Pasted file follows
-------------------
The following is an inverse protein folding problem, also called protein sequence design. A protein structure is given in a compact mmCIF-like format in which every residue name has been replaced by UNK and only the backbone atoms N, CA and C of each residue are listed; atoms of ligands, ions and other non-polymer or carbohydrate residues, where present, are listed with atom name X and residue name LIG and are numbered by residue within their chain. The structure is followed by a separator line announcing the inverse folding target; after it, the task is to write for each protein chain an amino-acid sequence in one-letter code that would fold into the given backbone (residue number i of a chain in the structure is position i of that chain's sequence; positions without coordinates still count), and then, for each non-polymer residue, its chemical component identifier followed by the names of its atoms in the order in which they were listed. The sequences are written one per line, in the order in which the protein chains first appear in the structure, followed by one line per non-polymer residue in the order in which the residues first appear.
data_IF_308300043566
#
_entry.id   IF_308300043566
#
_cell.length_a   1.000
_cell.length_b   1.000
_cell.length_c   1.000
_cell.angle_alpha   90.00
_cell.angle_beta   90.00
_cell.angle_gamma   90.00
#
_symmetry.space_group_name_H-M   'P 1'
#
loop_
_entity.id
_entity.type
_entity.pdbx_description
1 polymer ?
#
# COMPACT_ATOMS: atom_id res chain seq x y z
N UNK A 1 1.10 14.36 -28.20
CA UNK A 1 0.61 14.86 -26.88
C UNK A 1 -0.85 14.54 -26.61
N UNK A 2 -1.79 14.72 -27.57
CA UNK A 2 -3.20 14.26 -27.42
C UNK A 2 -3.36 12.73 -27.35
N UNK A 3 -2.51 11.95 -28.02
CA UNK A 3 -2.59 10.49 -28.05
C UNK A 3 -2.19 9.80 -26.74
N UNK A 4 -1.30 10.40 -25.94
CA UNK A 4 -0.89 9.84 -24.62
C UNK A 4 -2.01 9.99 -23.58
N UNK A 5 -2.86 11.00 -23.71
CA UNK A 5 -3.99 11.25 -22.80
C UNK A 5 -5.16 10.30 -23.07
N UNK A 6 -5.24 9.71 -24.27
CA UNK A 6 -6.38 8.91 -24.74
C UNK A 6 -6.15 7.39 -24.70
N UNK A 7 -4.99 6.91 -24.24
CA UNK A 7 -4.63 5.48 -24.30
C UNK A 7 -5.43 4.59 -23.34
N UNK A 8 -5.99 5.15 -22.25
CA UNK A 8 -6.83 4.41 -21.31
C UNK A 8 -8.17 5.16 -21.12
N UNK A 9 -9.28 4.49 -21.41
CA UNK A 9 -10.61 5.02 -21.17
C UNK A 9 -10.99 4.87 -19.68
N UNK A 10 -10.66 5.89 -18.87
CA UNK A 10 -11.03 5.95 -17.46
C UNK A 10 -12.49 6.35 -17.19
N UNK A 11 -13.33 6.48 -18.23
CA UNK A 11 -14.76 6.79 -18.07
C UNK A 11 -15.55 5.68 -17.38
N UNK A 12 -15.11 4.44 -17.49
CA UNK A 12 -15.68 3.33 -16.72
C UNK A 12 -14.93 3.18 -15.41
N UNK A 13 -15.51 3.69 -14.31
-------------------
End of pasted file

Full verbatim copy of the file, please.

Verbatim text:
The following is an inverse protein folding problem, also called protein sequence design. A protein structure is given in a compact mmCIF-like format in which every residue name has been replaced by UNK and only the backbone atoms N, CA and C of each residue are listed; atoms of ligands, ions and other non-polymer or carbohydrate residues, where present, are listed with atom name X and residue name LIG and are numbered by residue within their chain. The structure is followed by a separator line announcing the inverse folding target; after it, the task is to write for each protein chain an amino-acid sequence in one-letter code that would fold into the given backbone (residue number i of a chain in the structure is position i of that chain's sequence; positions without coordinates still count), and then, for each non-polymer residue, its chemical component identifier followed by the names of its atoms in the order in which they were listed. The sequences are written one per line, in the order in which the protein chains first appear in the structure, followed by one line per non-polymer residue in the order in which the residues first appear.
data_IF_308300043566
#
_entry.id   IF_308300043566
#
_cell.length_a   1.000
_cell.length_b   1.000
_cell.length_c   1.000
_cell.angle_alpha   90.00
_cell.angle_beta   90.00
_cell.angle_gamma   90.00
#
_symmetry.space_group_name_H-M   'P 1'
#
loop_
_entity.id
_entity.type
_entity.pdbx_description
1 polymer ?
#
# COMPACT_ATOMS: atom_id res chain seq x y z
N UNK A 1 1.10 14.36 -28.20
CA UNK A 1 0.61 14.86 -26.88
C UNK A 1 -0.85 14.54 -26.61
N UNK A 2 -1.79 14.72 -27.57
CA UNK A 2 -3.20 14.26 -27.42
C UNK A 2 -3.36 12.73 -27.35
N UNK A 3 -2.51 11.95 -28.02
CA UNK A 3 -2.59 10.49 -28.05
C UNK A 3 -2.19 9.80 -26.74
N UNK A 4 -1.30 10.40 -25.94
CA UNK A 4 -0.89 9.84 -24.62
C UNK A 4 -2.01 9.99 -23.58
N UNK A 5 -2.86 11.00 -23.71
CA UNK A 5 -3.99 11.25 -22.80
C UNK A 5 -5.16 10.30 -23.07
N UNK A 6 -5.24 9.71 -24.27
CA UNK A 6 -6.38 8.91 -24.74
C UNK A 6 -6.15 7.39 -24.70
N UNK A 7 -4.99 6.91 -24.24
CA UNK A 7 -4.63 5.48 -24.30
C UNK A 7 -5.43 4.59 -23.34
N UNK A 8 -5.99 5.15 -22.25
CA UNK A 8 -6.83 4.41 -21.31
C UNK A 8 -8.17 5.16 -21.12
N UNK A 9 -9.28 4.49 -21.41
CA UNK A 9 -10.61 5.02 -21.17
C UNK A 9 -10.99 4.87 -19.68
N UNK A 10 -10.66 5.89 -18.87
CA UNK A 10 -11.03 5.95 -17.46
C UNK A 10 -12.49 6.35 -17.19
N UNK A 11 -13.33 6.48 -18.23
CA UNK A 11 -14.76 6.79 -18.07
C UNK A 11 -15.55 5.68 -17.38
N UNK A 12 -15.11 4.44 -17.49
CA UNK A 12 -15.68 3.33 -16.72
C UNK A 12 -14.93 3.18 -15.41
N UNK A 13 -15.51 3.69 -14.31